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ERIC Number: EJ814877
Record Type: Journal
Publication Date: 2008
Pages: 17
Abstractor: As Provided
Reference Count: N/A
ISBN: N/A
ISSN: ISSN-1533-8916
Fears of Violence among English Young People: Disintegration Theory and British Social Policy
Cockburn, Tom
New Directions for Youth Development, n119 p75-91 Fall 2008
Young people are not only the perpetrators of violence; they are also the victims of violent acts. This leads to the question of how young people handle potential risk and how they can reduce the danger of becoming victims. The article stresses the topic of juvenile experience and fear of violence. Starting with a description of the nature of social disintegration in the north of England and the social consequences of social change at the beginning of the twenty-first century, the author focuses on the experience of young people who are affected by changes in social policies, such as the governmental response to antisocial behavior, which is generally considered to be the cause of escalating youth crime. It is pointed out that young people's experience of social disintegration is more complex than generally considered. Based on one of the few qualitative studies in this research field, the study outlines the reasons for fear of violence by presenting comments by young people in two cities and three smaller towns in the north of England. In particular, it looks at the experience of young people in public spaces, the effect of excessive alcohol consumption, young people's fears around illegal drugs and violence, strategies young people use to remain safe, and factors that tend to reduce perceived safety. The authors question the wider societal view that young people are passive and innocent objects: this view has consequences regarding the drive to reduce and avoid violence (by adult society) but also can result in increased insecurity for young people. For this reason, the article also provides a new political approach regarding the communal context. (Contains 32 notes.)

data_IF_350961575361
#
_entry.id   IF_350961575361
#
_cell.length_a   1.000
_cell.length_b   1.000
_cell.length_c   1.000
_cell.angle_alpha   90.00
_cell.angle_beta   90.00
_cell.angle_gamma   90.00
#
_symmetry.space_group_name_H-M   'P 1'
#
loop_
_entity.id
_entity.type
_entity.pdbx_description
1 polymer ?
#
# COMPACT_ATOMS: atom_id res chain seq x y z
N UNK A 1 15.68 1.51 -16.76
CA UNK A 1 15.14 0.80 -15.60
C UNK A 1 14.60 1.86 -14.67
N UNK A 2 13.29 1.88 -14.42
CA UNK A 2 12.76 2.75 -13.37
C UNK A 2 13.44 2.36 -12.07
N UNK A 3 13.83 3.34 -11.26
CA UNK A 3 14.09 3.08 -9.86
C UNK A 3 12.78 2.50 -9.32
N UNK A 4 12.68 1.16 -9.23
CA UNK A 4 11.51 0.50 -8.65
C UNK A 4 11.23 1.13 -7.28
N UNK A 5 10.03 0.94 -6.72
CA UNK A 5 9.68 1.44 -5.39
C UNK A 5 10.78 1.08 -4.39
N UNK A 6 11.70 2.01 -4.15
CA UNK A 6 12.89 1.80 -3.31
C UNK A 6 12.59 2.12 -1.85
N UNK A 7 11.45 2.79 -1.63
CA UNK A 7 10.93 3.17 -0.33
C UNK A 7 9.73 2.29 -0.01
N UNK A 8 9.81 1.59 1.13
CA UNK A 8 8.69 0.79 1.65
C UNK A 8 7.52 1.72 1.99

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Publication Type: Journal Articles; Reports - Research
Education Level: N/A
Audience: N/A
Language: English
Sponsor: N/A
Authoring Institution: N/A
Identifiers - Location: United Kingdom (England)